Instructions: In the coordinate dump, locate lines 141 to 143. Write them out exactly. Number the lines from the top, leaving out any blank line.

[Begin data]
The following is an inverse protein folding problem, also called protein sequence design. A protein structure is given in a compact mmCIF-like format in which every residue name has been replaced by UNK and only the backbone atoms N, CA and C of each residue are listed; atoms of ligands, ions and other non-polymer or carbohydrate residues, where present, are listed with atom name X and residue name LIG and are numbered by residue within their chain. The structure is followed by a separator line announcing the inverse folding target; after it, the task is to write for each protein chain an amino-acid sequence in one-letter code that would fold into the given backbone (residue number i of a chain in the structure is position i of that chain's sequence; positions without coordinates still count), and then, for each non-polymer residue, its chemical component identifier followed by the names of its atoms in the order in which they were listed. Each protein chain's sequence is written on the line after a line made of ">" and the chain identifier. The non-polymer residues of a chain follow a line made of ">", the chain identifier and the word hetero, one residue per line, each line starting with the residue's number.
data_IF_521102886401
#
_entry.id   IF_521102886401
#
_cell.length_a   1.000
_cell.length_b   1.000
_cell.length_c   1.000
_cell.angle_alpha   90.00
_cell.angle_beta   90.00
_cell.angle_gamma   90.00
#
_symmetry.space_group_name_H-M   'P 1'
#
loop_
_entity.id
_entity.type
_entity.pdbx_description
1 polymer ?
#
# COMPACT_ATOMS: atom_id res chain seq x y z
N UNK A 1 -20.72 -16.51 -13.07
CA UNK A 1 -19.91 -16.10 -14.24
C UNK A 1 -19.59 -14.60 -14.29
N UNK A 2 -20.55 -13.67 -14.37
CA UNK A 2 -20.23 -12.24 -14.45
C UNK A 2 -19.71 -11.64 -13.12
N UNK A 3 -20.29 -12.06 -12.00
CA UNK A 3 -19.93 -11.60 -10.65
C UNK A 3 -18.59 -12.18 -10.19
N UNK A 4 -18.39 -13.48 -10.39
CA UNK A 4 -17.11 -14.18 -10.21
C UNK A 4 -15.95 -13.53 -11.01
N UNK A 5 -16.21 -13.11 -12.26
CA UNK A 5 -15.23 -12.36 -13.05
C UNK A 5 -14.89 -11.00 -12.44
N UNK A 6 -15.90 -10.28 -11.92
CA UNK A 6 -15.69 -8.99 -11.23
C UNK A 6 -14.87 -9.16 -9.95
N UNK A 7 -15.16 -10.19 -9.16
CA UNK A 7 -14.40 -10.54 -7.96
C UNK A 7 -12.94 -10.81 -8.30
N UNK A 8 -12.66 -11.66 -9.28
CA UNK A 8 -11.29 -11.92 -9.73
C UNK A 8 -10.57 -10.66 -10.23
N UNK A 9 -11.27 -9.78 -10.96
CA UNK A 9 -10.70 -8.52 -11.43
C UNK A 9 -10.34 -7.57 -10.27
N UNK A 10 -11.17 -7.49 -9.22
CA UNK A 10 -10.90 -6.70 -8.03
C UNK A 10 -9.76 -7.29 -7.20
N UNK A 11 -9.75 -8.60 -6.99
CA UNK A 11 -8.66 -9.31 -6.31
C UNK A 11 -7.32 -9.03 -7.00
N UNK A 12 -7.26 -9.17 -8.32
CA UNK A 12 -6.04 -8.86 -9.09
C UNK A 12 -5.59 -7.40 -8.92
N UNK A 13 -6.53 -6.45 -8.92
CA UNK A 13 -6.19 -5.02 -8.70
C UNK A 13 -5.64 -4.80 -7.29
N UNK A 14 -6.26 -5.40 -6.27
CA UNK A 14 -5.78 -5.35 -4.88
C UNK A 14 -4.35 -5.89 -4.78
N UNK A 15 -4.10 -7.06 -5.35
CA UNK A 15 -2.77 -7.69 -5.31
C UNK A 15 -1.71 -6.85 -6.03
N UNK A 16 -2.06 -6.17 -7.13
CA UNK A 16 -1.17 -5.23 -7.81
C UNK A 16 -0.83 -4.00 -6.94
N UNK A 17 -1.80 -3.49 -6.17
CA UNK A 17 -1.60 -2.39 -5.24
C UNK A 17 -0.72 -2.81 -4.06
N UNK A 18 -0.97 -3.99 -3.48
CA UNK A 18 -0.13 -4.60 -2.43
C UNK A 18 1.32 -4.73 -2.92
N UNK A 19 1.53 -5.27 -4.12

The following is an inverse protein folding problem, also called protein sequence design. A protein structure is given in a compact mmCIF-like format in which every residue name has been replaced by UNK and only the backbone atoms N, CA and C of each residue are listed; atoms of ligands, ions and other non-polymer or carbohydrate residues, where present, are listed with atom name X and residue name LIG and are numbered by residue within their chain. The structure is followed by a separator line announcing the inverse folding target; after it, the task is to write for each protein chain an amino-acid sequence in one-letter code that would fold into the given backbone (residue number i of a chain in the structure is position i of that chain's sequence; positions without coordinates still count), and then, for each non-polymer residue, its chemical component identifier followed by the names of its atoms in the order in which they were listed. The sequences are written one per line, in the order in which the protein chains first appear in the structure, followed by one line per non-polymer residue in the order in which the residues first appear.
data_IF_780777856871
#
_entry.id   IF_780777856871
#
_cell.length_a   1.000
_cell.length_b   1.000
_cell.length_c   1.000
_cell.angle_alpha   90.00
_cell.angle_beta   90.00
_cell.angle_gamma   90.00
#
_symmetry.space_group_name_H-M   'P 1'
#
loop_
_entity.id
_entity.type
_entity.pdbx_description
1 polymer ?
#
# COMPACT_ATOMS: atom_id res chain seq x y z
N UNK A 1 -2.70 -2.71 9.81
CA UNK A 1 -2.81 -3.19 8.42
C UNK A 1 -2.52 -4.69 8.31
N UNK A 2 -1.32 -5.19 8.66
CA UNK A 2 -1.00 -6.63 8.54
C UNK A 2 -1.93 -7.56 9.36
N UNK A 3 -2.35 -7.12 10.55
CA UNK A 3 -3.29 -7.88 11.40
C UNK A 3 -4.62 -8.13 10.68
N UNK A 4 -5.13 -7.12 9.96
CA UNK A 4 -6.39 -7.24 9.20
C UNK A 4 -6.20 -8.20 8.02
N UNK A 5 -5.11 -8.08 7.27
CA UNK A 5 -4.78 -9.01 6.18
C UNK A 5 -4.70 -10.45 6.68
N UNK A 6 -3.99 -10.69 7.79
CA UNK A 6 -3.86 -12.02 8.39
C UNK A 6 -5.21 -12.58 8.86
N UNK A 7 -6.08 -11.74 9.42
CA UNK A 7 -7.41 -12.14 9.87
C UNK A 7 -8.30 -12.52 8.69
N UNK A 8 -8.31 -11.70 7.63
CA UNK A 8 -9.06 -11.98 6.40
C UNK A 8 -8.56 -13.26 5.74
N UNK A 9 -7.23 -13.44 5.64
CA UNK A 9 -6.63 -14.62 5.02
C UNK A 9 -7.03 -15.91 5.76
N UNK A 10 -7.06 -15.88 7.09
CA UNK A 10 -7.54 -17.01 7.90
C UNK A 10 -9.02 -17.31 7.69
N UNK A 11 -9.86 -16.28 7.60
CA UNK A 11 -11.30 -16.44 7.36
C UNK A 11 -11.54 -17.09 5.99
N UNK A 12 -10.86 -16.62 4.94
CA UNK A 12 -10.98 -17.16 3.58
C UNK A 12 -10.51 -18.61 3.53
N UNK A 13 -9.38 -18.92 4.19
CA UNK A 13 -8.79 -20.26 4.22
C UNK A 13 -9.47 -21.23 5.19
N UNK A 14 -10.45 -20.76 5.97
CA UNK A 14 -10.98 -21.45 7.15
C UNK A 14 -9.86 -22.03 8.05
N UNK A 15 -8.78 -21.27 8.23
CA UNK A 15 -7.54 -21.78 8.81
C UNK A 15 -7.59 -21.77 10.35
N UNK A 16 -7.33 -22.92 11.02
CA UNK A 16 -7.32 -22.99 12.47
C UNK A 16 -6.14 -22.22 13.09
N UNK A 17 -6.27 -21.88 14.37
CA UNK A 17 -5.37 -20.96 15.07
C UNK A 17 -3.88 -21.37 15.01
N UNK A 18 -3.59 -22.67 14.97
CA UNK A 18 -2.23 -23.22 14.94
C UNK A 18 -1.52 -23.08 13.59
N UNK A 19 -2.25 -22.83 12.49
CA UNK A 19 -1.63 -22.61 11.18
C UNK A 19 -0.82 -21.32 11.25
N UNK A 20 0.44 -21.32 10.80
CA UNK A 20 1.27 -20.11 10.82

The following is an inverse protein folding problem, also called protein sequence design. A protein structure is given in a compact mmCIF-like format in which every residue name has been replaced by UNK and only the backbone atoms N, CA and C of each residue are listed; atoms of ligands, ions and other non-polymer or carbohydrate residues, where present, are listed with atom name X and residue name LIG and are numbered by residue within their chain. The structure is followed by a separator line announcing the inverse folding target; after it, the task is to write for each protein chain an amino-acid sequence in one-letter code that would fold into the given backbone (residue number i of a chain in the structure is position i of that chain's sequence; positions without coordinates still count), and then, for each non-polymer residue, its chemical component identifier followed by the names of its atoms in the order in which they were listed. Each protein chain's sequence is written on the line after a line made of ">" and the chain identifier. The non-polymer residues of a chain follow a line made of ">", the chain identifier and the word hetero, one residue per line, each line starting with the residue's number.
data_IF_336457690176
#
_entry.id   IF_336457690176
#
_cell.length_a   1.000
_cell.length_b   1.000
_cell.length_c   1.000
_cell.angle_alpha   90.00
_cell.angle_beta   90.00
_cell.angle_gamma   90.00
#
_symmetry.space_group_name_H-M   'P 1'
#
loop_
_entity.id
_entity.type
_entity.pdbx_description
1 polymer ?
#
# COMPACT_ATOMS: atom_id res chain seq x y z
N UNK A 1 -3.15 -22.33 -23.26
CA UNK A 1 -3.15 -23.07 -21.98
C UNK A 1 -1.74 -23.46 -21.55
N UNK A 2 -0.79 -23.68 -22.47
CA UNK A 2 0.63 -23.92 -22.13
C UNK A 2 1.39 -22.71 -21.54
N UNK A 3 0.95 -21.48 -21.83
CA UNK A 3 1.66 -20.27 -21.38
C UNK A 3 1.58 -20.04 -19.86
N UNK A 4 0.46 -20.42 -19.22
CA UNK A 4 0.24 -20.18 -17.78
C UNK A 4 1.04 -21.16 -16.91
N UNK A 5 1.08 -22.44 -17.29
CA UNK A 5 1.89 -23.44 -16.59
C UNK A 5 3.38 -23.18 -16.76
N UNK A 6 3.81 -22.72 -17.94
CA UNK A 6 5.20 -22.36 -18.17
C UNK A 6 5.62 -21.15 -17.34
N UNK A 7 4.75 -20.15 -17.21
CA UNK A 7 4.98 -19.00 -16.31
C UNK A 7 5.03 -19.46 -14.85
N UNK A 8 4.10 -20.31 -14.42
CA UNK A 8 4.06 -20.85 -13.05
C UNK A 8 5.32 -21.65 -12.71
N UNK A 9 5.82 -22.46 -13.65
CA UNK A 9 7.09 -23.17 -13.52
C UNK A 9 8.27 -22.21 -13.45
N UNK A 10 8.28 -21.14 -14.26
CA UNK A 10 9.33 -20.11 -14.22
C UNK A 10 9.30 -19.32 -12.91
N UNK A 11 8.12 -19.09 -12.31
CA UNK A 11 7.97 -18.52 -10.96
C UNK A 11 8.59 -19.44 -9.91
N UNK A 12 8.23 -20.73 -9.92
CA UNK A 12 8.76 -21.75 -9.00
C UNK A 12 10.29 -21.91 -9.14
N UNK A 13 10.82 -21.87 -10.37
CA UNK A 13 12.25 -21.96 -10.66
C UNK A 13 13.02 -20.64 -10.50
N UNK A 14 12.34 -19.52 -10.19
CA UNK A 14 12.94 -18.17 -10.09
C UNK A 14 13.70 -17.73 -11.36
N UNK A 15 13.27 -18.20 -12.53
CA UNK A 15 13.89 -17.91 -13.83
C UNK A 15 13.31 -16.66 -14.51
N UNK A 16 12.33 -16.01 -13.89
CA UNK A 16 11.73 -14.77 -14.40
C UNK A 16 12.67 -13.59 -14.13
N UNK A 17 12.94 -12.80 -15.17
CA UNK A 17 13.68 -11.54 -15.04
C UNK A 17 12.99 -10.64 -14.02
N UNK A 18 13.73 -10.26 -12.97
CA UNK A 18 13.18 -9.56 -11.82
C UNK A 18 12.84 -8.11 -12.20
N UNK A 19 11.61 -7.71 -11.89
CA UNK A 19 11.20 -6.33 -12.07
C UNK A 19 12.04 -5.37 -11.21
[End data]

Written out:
CA UNK A 15 -7.54 -21.78 8.81
C UNK A 15 -7.59 -21.77 10.35
N UNK A 16 -7.33 -22.92 11.02